NANFA-- Lucania interioris

Bruce Stallsmith (
Sun, 22 Apr 2001 17:23:29 -0400

I copied this blurb from Ichthyology Web Resources at the URL below. You
tickled my curiosity... I hadn't seen mention of this fish for a while and
had to go refresh my brain cells.

--Bruce Stallsmith
Huntsville, AL, US of A
(never quite made it to Quebec...)

Lucania interioris
Cuatro Ciénegas killifish / sardinilla de Cuatro Ciénegas
FUNDULIDAE - killifishes


20-30 mm SL as adults, rarely >35 mm

Conservation Status
Listed as Endangered by the American Fisheries Society in 1989, and as
------------- by the Mexican
Government in 1994.


Restricted to margins of saline lakes and pools, marshes, springs, and their
outflows, throughout much of the central and southwestern Cuatro Ciénegas
basin, Coahuila, México.


Generally rare in collections, sometimes frequent in restricted, local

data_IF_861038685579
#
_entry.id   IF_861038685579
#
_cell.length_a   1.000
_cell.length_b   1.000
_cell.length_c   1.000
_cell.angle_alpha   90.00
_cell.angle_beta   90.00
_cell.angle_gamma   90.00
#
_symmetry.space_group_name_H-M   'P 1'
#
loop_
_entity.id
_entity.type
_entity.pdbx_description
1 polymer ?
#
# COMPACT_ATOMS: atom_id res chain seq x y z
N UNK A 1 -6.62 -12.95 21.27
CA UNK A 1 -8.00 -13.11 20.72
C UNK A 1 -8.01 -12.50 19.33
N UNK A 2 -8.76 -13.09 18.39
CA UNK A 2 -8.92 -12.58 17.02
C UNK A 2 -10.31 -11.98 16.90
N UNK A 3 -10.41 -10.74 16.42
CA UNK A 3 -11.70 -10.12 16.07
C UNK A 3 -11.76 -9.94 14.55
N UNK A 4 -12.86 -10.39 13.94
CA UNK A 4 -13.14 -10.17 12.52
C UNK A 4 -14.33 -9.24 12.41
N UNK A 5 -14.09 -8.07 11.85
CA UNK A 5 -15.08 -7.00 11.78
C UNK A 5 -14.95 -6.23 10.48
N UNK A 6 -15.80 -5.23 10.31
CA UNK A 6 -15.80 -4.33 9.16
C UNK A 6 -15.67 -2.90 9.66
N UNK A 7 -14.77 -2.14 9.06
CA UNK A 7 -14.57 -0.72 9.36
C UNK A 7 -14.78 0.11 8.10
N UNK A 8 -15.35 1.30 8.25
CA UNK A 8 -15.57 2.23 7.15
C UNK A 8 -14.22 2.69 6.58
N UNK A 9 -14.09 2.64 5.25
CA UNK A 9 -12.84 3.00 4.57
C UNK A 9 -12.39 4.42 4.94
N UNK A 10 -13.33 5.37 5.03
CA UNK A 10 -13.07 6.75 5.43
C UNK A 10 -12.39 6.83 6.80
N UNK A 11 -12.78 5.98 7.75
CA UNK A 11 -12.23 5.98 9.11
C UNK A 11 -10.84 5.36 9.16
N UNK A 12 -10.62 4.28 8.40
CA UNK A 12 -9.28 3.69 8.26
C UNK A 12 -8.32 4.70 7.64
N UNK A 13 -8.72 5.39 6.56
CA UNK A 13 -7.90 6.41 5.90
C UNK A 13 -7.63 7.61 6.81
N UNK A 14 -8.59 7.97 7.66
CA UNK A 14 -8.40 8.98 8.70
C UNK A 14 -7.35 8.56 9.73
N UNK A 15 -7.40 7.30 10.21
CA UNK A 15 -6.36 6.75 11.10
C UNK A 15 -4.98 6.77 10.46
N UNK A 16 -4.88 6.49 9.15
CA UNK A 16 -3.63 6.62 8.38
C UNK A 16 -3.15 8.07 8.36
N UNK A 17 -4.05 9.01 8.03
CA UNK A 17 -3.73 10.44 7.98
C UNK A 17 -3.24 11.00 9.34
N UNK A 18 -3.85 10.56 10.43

Habitat & Ecology

Little is known of the ecology and behavior of this diminutive fish, which
is likely more common than
indicated by collections because of it's habitat and an evasive and
secretive behavior. Cuatro Ciénegas
killifish have been taken in habitats varying from seasonally hot,
hypersaline, shallow and otherwise
severe lake and pool margins through marshlands, to quiet,
constant-temperature springs. They tolerate
temperatures >44°C and total dissolved solids >95 gm/l. Occurrences are
solitary or in small groups in
water 5-30 mm deep along and within clumps of terrestrial and aquatic
plants, vegetative debris, or even
in livestock hoofprints. Individuals do not hesitate to force their way
through water < 5 mm deep to attain
such places or to flee when disturbed. Based on 10 stomachs analyzed they
feed on detritus and algae.
They are invariably associated with flocculent bottoms into which they
abruptly dive to disappear when
disturbed. Fish diving into the substrate remain there, invisible, for times
often exceeding the patience of
an observer. Such bottoms are often reducing in nature, yielding toxic
gasses (e.g., hydrogen sulfide)